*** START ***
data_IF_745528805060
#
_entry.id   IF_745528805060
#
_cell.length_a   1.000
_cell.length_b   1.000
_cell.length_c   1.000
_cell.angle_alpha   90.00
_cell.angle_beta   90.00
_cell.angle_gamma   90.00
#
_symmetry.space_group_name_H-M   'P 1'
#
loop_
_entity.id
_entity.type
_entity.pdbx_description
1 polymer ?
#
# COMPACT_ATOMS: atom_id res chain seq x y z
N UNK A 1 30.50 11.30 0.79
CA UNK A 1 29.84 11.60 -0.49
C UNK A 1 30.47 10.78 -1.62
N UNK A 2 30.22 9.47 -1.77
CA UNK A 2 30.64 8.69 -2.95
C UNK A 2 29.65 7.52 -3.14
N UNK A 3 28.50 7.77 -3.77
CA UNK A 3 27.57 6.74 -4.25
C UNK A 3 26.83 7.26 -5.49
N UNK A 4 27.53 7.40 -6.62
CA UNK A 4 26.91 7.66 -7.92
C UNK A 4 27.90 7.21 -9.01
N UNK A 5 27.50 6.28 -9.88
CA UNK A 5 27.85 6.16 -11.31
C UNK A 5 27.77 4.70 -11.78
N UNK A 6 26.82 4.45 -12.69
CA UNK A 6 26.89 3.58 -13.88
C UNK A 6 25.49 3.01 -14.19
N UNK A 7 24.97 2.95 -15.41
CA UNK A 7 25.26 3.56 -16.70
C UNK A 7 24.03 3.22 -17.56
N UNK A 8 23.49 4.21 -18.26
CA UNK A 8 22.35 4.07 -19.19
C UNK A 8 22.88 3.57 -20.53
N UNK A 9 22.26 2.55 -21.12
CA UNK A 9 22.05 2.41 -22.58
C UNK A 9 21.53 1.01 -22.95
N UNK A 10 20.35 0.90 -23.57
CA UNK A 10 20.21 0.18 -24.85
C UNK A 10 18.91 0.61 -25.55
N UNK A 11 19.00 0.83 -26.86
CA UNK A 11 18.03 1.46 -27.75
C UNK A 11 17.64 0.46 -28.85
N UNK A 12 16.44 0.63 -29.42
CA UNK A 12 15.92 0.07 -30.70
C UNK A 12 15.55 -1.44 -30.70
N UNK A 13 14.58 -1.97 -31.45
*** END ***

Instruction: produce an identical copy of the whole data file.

data_IF_745528805060
#
_entry.id   IF_745528805060
#
_cell.length_a   1.000
_cell.length_b   1.000
_cell.length_c   1.000
_cell.angle_alpha   90.00
_cell.angle_beta   90.00
_cell.angle_gamma   90.00
#
_symmetry.space_group_name_H-M   'P 1'
#
loop_
_entity.id
_entity.type
_entity.pdbx_description
1 polymer ?
#
# COMPACT_ATOMS: atom_id res chain seq x y z
N UNK A 1 30.50 11.30 0.79
CA UNK A 1 29.84 11.60 -0.49
C UNK A 1 30.47 10.78 -1.62
N UNK A 2 30.22 9.47 -1.77
CA UNK A 2 30.64 8.69 -2.95
C UNK A 2 29.65 7.52 -3.14
N UNK A 3 28.50 7.77 -3.77
CA UNK A 3 27.57 6.74 -4.25
C UNK A 3 26.83 7.26 -5.49
N UNK A 4 27.53 7.40 -6.62
CA UNK A 4 26.91 7.66 -7.92
C UNK A 4 27.90 7.21 -9.01
N UNK A 5 27.50 6.28 -9.88
CA UNK A 5 27.85 6.16 -11.31
C UNK A 5 27.77 4.70 -11.78
N UNK A 6 26.82 4.45 -12.69
CA UNK A 6 26.89 3.58 -13.88
C UNK A 6 25.49 3.01 -14.19
N UNK A 7 24.97 2.95 -15.41
CA UNK A 7 25.26 3.56 -16.70
C UNK A 7 24.03 3.22 -17.56
N UNK A 8 23.49 4.21 -18.26
CA UNK A 8 22.35 4.07 -19.19
C UNK A 8 22.88 3.57 -20.53
N UNK A 9 22.26 2.55 -21.12
CA UNK A 9 22.05 2.41 -22.58
C UNK A 9 21.53 1.01 -22.95
N UNK A 10 20.35 0.90 -23.57
CA UNK A 10 20.21 0.18 -24.85
C UNK A 10 18.91 0.61 -25.55
N UNK A 11 19.00 0.83 -26.86
CA UNK A 11 18.03 1.46 -27.75
C UNK A 11 17.64 0.46 -28.85
N UNK A 12 16.44 0.63 -29.42
CA UNK A 12 15.92 0.07 -30.70
C UNK A 12 15.55 -1.44 -30.70
N UNK A 13 14.58 -1.97 -31.45